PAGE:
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Double zero-day in Chrome and Edge – check your versions now! – Naked Security

If you’re a fan of Google Chrome or Microsoft Edge, you’re probably already up to date with the latest updates. But it’s always important to double-check, as recently two zero-day remote code execution (RCE) bugs have been patched in the Chromium browser core, on which both Edge and Chrome are based. Although the details of these bugs are being kept quiet, it is important to understand the risks of remote code execution and to update your browser to the latest version.

Remote code execution (RCE) is a term used to describe the act of a person outside of your network, household, or company being able to tell your device to “Run this program of my choosing, in the way I tell you to, without giving anything away to any users who are currently logged in”. Generally, when you’re browsing and a remote website tries to foist potentially risky content on you, you will at least receive some sort of warning. However, if a browser RCE bug is present, the attacker can trick your browser into running rogue program code without even the slightest warning.

Common ways that this security hole can be triggered include booby-trapped HTML content, deliberately malconstructed JavaScript code, and malformed images or other multimedia files that the browser chokes on while trying to prepare the content for display. This could lead to a buffer overflow, which a well-prepared attacker could exploit for harm.

The two zero-day Chrome bugs patched recently are CVE-2023-2033 and CVE-2023-2136. CVE-2023-2033 is a type confusion in V8 in Google Chrome prior to 112.0.5615.121 and CVE-2023-2136 is an integer overflow in Skia in Google Chrome prior to 112.0.5615.137. V8 is the name of the JavaScript engine and Skia is a graphics library created by Google. These zero-days are particularly dangerous, as they can provide attackers with a security loophole through which they can remotely access your device.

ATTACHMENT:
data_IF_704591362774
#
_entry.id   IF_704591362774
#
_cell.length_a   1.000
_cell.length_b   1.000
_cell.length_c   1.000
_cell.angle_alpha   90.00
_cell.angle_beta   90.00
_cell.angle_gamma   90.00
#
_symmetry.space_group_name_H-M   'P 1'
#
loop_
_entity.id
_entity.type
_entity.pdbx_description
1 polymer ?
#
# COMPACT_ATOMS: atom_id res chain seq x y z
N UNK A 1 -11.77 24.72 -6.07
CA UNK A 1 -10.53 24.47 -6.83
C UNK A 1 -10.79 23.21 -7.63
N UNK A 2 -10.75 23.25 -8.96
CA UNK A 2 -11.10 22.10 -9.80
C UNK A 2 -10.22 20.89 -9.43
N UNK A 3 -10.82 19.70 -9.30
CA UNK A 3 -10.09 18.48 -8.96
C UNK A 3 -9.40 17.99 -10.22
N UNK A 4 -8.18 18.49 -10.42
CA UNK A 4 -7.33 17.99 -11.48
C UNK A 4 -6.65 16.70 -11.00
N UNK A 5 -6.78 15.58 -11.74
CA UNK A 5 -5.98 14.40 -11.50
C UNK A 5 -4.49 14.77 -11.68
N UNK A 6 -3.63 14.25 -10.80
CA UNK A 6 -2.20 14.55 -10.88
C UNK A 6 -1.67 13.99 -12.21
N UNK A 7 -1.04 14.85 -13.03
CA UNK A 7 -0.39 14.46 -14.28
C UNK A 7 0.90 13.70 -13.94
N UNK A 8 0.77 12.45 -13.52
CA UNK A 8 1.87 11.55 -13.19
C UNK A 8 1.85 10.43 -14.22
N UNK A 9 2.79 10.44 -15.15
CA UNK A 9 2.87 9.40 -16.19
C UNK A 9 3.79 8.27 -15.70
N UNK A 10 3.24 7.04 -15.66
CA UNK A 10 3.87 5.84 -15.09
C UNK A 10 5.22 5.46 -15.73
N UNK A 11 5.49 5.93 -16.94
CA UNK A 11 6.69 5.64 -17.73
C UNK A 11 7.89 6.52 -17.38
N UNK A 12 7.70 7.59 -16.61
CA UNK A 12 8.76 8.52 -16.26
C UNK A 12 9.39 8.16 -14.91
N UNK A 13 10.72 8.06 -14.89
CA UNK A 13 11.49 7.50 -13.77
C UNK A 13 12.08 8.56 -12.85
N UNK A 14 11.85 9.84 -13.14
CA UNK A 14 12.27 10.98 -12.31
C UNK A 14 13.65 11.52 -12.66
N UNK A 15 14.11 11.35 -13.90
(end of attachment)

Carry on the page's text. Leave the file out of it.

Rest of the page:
To avoid these risks and make sure you’re up-to-date with the latest version, it is important to check for missed updates. The official laptop versions of Chrome seem to be 112.0.5615.137 or 112.0.5615.138 for Windows, 112.0.5615.137 for Mac, and 112.0.5615.165 for Linux. Anything at or later than these numbers will include patches for the two zero-days. Edge on your laptop should be 112.0.1722.58 or later. Chrome and Edge on Android currently seem to be 112.0.5615.136 and 111.0.1661.59 respectively, so it is important to keep an eye out for updates here. Chrome and Edge on iOS are currently 112.0.5615.70 and 112.0.1722.49 respectively, and updates are expected soon.

Chrome on your laptop, iOS, and Android can be updated by visiting the URL chrome://settings/help, chrome://version, and chrome://version respectively. Edge on your laptop, iOS, and Android can be updated by visiting the URL edge://settings/help, edge://version, and edge://version respectively.

It is essential to make sure you’re up-to-date with the latest version of Chrome and Edge, as the risk of remote code execution can be very serious. By double-checking and updating your browser to the latest version, you can reduce the chances of a successful attack and protect yourself online.

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